Creative Industries, Creative Country

The arts are central to our lives as Australians.

They define who we are as a modern, innovative, confident and outward-looking society.

The arts are how we express ourselves, how we explain ourselves, how we understand ourselves as Australians. When we tell our stories through the arts, we are creating a chronicle that transmits a shared sense of the Australian self through generations.    

Our continent is the home of the longest continuous arts and culture makers on Earth, Aboriginal and Torres Strait Islanders

A lively arts sector is also important to our economy. Growing creative industries generate jobs and keep talented Australians here at home. The visual arts, film, music, theatre and dance all contribute to economic activity across Australia’s cities and regions at the same time as providing entertainment, delight and meaning in our lives.  

Australia’s arts sector has struggled under the Abbott-Turnbull Government. From huge cuts to the Australia Council to the steady strangling of national cultural institutions and the messy upheaval caused by George Brandis’ disgraceful intervention in well-established funding programs, the past few years have been tough.         

The Abbott-Turnbull Government’s savage cuts to the ABC have added salt to the wound.  Traditionally, Australian stories have been safeguarded by Australian content quotas on commercial broadcasters and funding to the ABC. The increased acquisition and availability of foreign small-screen content has seen the dilution of unique Australian stories and voices.  

A Shorten Labor Government will undo the damage and restore Australia’s arts sector to its rightful place at the centre of our cultural life. We have a comprehensive plan for the arts that will see this sector thrive and grow again, reaching out to touch the lives of all Australians.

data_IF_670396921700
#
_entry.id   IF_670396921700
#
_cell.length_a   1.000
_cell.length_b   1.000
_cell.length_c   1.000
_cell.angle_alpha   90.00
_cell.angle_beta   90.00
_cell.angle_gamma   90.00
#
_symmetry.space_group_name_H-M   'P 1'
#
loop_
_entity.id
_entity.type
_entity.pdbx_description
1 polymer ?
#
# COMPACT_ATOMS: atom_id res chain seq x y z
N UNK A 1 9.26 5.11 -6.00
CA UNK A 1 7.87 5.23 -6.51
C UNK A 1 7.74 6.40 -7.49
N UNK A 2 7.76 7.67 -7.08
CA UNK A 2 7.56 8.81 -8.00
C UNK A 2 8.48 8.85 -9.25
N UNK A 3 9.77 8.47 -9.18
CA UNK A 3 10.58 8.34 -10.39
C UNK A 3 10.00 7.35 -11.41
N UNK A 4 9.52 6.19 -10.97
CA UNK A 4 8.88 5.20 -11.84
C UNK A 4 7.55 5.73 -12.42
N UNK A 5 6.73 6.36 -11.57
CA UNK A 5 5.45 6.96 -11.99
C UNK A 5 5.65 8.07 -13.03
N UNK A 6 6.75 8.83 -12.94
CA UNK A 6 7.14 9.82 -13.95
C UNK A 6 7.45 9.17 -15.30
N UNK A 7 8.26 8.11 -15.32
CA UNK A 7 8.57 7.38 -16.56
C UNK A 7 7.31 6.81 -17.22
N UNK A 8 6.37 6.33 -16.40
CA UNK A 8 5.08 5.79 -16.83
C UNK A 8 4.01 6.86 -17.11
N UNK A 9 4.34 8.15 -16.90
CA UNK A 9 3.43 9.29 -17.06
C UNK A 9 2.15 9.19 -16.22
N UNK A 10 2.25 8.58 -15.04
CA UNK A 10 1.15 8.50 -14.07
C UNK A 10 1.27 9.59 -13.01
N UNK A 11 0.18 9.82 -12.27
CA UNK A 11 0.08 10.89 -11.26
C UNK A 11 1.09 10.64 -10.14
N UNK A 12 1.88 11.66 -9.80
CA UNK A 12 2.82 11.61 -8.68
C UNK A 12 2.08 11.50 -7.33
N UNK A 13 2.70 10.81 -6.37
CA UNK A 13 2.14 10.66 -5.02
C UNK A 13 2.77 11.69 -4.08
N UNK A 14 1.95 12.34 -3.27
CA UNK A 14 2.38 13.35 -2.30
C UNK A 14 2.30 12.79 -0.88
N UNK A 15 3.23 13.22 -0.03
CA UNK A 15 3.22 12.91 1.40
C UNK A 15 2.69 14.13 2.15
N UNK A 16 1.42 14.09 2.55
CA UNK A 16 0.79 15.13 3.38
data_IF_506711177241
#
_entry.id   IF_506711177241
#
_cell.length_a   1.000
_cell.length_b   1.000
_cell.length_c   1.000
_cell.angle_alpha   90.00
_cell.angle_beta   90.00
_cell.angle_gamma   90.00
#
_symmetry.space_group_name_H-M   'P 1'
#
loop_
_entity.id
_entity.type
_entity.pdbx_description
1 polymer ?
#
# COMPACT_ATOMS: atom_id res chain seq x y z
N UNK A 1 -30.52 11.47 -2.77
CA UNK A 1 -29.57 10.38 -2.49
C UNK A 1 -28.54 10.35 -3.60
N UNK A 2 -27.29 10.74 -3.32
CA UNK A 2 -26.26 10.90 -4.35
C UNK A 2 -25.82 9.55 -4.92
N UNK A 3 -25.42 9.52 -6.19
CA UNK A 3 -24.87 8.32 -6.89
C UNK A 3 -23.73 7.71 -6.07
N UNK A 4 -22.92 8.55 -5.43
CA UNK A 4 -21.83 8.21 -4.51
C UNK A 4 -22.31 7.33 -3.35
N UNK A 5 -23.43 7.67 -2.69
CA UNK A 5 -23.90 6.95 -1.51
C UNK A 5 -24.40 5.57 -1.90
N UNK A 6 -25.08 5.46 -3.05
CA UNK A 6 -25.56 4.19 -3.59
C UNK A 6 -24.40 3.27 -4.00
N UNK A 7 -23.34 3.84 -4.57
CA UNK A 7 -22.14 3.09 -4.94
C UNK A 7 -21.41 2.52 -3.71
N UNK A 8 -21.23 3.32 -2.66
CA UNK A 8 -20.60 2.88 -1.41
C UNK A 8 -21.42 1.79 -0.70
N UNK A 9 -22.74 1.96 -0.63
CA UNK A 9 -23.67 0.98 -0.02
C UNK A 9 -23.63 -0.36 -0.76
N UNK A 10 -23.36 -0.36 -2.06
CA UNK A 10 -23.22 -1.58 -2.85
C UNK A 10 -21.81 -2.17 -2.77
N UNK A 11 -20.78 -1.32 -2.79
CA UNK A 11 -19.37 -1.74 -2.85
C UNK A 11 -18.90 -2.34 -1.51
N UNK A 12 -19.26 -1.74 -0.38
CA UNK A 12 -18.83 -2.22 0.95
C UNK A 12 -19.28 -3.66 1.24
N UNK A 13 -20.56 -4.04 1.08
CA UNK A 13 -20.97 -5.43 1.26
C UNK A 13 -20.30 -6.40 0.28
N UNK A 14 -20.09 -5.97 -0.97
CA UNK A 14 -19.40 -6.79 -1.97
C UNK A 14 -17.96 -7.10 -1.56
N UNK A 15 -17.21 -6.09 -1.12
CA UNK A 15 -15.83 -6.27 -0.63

Our plan

Labor will renew the Federal Government’s commitment to the arts and the cultural life of this nation. Our plan to grow Australia’s creative industries for a more creative and prosperous country has six components.

1. Restore the standing of the Australia Council for the Arts 

The Australia Council has been the pre-eminent body for the arts in Australia for almost 50 years. It provides an independent, peer reviewed approach to arts funding which protects artistic freedom and expression by working at arms-length from government.

Labor endorses the Australia Council’s strategic plan for Australia to be a ‘culturally ambitious nation’.

The Abbott-Turnbull Government damaged the Australia Council’s standing by ripping over $100 million from its funding to establish a personal slush fund for George Brandis as then Arts Minister through a so-called ‘National Program for Excellence in the Arts.’ The program was so unpopular that it was rebadged as the Catalyst fund under replacement Minister Mitch Fifield, but the fundamental problems remain. Funding delivered through Catalyst is not transparent or independent – as evidenced by the Turnbull Government’s decision to announce a flurry of grants, some in breach of the program’s own guidelines, just two days before the federal election was called in May. 

A Shorten Labor Government will close the Catalyst fund and return all remaining money – $32 million over the next four years – to the Australia Council. We will also boost the Australia Council by providing $20 million a year in new funding over four years from 2017.

This new funding will restore vital support and stability to small and medium arts organisations across the country. Community-based arts organisations which make music, theatre, dance and the visual arts accessible to all Australians have suffered repeated cuts under the Abbott-Turnbull Government, forcing many to close.